Powering Change Since 1982
At the beginning of September 1982, a handful of European manufacturers of agricultural machinery flew to California to assess the market for wind energy. A few weeks later they returned with enough orders to start series production of wind turbines. Before the year was over, 25-30 turbines had been shipped and installed; the year after 350 wind turbines, with a total capacity of 20 MW, were exported. This was the start of what became known as the "California wind rush". The modern wind energy industry was born.
Whilst the manufacturers travelled to California, the European Wind Energy Association (EWEA) was formally launched in Stockholm. "The EWEA has been formed to bring together the very large body of people working in this technology throughout Europe," the first Chairman, Gijsbrecht "George" Piepers, wrote.
An industrial success story
In 2012, EWEA celebrated its 30th anniversary. After three decades at the helm of European wind energy policy, EWEA has grown alongside the wind industry, which is now a major player in the energy industry.
Wind turbine generators have grown from 55 kW in 1982 to 5,000 kW today, rotor diameters from 15 metres to 126 metres and global installed capacity is now 194,000 MW compared to 100 MW in 1980. In Europe, wind energy's share of power supply has increased from 0.001% to 4%, and European manufacturers continue to dominate the rapidly growing global market. Wind power is indeed one of the biggest European industrial success stories in the past quarter of a century.
Words and watts
In 1982, EWEA took on the challenge of promoting wind energy and has become the driving force behind the development of a sustainable energy supply. The road to this achievement has been long, and has required a great deal of research, learning and development, as well as a passion for the cause.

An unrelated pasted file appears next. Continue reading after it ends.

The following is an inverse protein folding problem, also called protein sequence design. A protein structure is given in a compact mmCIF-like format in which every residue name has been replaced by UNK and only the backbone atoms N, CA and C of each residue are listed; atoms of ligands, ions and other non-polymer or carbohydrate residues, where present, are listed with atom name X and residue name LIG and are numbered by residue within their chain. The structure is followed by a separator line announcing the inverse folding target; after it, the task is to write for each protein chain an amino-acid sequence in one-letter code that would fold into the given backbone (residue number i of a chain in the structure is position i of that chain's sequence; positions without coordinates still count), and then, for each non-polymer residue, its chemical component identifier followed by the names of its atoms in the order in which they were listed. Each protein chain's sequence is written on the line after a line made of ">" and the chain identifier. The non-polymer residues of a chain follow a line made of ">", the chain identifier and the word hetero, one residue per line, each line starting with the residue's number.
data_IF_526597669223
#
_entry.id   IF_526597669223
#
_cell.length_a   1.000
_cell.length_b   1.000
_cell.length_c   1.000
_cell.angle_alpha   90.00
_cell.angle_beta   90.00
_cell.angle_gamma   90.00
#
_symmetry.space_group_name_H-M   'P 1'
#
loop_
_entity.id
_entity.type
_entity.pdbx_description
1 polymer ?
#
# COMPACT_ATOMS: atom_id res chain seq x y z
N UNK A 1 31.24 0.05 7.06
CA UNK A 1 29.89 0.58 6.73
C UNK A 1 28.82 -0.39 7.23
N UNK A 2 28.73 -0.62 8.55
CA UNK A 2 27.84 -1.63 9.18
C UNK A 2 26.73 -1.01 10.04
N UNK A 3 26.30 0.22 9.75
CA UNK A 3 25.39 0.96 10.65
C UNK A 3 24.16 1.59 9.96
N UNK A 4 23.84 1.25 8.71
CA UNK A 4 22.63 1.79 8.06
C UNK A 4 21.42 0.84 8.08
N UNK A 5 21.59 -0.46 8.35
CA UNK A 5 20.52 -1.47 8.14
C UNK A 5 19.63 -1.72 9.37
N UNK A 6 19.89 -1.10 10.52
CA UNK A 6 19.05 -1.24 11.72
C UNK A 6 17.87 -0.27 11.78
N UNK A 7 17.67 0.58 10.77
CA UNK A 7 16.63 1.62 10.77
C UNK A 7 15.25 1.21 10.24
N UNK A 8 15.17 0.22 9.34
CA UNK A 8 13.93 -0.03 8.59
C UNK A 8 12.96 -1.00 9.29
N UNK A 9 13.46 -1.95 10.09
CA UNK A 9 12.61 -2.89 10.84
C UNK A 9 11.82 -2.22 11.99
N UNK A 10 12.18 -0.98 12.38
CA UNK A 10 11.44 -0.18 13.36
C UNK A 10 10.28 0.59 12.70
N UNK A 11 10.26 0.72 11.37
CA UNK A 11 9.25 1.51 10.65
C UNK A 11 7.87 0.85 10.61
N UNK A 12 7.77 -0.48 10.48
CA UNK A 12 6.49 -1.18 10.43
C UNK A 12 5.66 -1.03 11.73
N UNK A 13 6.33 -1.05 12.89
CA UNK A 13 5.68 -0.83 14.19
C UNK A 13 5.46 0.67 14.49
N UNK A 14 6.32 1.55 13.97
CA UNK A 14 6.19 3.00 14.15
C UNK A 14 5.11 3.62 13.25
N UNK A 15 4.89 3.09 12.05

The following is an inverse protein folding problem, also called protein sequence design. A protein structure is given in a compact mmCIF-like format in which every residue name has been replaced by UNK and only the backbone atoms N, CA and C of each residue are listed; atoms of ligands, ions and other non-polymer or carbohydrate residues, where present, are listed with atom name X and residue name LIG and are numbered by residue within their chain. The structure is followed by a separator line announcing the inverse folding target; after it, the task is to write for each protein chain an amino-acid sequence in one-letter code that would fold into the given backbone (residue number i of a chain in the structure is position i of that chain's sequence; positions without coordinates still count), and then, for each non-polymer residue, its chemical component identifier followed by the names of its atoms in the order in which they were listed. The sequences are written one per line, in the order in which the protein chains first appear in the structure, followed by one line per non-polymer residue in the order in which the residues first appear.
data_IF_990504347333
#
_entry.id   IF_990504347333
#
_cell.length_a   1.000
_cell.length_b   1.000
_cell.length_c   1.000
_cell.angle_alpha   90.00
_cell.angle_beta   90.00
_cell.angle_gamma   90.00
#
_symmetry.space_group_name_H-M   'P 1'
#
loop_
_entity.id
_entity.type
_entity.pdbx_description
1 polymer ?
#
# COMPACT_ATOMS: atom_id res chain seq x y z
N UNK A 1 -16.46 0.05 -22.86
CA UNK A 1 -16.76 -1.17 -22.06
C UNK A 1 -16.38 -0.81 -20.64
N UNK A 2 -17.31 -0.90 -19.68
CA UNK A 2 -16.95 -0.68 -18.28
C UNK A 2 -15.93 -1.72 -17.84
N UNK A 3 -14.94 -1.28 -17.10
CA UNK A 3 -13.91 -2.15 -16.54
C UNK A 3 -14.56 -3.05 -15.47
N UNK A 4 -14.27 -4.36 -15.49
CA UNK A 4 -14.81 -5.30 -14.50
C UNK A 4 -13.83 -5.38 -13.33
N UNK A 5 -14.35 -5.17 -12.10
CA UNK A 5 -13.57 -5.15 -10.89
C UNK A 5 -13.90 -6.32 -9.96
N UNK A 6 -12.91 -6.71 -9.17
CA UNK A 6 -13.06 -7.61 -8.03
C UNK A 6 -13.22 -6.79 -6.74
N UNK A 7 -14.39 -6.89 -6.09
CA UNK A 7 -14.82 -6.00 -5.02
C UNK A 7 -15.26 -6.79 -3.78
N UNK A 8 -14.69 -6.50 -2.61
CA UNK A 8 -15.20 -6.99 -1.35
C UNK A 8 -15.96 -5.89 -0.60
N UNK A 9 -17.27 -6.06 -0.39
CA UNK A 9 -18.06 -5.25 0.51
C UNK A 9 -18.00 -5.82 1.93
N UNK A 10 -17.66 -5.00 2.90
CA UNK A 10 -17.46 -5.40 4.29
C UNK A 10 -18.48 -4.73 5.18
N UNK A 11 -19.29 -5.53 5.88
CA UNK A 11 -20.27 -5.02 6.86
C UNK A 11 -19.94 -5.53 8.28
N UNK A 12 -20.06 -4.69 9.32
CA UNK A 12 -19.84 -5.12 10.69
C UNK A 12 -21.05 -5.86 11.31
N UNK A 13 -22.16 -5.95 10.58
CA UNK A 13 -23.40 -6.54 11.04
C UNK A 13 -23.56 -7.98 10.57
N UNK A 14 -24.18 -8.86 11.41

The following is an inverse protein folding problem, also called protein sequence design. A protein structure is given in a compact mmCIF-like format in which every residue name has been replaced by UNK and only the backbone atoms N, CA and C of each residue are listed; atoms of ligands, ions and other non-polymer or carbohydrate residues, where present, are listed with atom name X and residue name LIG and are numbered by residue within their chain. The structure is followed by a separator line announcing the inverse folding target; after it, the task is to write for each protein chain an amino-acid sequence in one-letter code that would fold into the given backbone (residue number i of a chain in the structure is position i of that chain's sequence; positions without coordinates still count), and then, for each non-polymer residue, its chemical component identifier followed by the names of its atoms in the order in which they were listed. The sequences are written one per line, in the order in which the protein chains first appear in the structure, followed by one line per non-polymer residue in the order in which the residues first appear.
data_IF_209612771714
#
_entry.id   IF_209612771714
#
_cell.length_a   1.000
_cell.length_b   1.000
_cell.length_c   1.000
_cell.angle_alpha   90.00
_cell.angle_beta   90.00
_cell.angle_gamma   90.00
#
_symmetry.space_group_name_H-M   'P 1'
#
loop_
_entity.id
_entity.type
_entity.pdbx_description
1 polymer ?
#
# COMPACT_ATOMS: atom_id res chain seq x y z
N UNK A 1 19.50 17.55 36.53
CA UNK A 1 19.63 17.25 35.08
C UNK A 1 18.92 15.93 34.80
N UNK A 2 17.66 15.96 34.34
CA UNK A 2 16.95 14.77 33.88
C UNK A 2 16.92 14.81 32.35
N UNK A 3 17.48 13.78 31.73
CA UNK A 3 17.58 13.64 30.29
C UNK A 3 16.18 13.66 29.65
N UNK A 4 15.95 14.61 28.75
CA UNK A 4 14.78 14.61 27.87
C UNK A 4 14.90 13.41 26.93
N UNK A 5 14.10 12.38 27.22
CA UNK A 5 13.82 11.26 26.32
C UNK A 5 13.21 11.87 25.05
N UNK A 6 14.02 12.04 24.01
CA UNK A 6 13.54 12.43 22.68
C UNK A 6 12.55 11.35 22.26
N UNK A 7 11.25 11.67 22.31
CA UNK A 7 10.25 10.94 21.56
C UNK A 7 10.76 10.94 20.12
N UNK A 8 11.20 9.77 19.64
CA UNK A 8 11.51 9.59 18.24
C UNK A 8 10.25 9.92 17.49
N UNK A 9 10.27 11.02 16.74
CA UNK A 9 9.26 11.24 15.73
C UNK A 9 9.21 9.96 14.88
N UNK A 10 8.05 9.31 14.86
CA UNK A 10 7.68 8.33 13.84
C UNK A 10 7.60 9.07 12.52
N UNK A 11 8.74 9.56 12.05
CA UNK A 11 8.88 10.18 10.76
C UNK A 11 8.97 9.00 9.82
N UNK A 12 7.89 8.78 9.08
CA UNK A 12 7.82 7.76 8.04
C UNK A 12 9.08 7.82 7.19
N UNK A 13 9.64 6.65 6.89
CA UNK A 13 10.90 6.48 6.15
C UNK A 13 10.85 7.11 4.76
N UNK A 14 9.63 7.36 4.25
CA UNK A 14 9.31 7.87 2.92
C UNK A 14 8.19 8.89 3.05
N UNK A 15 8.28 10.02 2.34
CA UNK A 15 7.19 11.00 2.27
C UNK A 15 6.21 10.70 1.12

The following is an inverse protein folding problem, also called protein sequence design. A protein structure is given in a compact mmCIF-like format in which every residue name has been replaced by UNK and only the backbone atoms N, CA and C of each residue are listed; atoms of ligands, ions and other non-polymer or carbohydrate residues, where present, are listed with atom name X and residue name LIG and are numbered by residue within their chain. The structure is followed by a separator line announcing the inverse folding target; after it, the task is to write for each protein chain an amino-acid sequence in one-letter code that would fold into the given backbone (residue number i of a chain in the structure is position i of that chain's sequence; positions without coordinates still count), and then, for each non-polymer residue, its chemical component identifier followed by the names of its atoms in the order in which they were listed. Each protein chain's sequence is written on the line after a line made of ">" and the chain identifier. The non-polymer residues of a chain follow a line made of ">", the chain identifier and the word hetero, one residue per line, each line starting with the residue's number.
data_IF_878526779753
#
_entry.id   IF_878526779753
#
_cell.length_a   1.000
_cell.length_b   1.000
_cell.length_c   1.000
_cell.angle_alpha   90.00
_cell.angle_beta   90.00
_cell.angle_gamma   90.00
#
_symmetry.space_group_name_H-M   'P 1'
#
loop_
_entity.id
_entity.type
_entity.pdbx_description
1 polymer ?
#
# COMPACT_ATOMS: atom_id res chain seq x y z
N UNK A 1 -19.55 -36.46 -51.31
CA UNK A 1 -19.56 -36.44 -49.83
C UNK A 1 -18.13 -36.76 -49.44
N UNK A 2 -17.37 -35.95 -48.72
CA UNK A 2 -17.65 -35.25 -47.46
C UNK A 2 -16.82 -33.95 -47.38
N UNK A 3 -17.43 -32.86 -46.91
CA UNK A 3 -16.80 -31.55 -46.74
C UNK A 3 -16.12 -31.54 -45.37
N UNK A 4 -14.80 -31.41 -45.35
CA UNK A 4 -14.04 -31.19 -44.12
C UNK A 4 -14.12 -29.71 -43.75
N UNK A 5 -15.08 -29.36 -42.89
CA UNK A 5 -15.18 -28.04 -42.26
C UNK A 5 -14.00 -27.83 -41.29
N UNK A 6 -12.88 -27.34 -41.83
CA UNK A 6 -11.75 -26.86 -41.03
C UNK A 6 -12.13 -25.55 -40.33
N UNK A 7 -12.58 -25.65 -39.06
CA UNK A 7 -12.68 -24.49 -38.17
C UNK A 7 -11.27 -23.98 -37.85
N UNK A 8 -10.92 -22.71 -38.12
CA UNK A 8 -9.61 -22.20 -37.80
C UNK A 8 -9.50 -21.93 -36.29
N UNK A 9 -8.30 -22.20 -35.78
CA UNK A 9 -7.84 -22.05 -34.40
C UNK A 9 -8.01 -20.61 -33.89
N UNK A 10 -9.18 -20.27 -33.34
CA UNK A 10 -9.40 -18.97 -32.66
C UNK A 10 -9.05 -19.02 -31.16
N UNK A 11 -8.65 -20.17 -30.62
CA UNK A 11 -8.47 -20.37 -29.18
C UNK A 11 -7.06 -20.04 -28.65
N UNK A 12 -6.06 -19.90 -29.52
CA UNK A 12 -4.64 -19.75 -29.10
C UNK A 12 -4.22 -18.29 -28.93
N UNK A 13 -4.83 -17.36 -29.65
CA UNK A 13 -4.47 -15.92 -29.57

At the end of the 1970s, when the wind energy industry's magazine 'Wind Directions' was first published, it was hoped that it would become a forum for the exchange of ideas and information on wind power. When EWEA was established in September 1982, its main goals – "to raise the level of cooperation between Europe's wind power organisations and spur an international awareness of the potential of wind energy" – were set out on these pages.
During the early years of the Association's life, the wind energy industry as we know it today was still an unrealised ambition. "We had more words than megawatts", as John Twidell recalls about the first meetings. Today, we have the megawatts. In 2010, when renewables accounted for 41% of all electricity generating capacity installed in the EU, 17% alone was wind power. New EU-wide legislation has set a target of sourcing 20% of all energy from renewable sources by 2020. In the electricity sector, 34% of all consumption should be met by renewables by that same year. Wind power will account for 15% to 18% of all electricity consumption by 2020.
The battle continues
At this point in time, key decisions need to be taken that will have enormous impact on our energy future. EWEA will strive to ensure that wind will be the leading technology in transforming the global energy supply structure towards a truly sustainable future, based on unlimited, nonpolluting and competitive renewable technologies.
In the 20th century the fight for energy was won by the regions and countries of the world which either hosted or controlled the depleting fuel resources. I am convinced that the battle for energy in the 21st century will be won by those countries and regions which follow a strategy of developing, deploying and exporting renewable energy technology to a world that, a few years from now, cannot afford to live without it.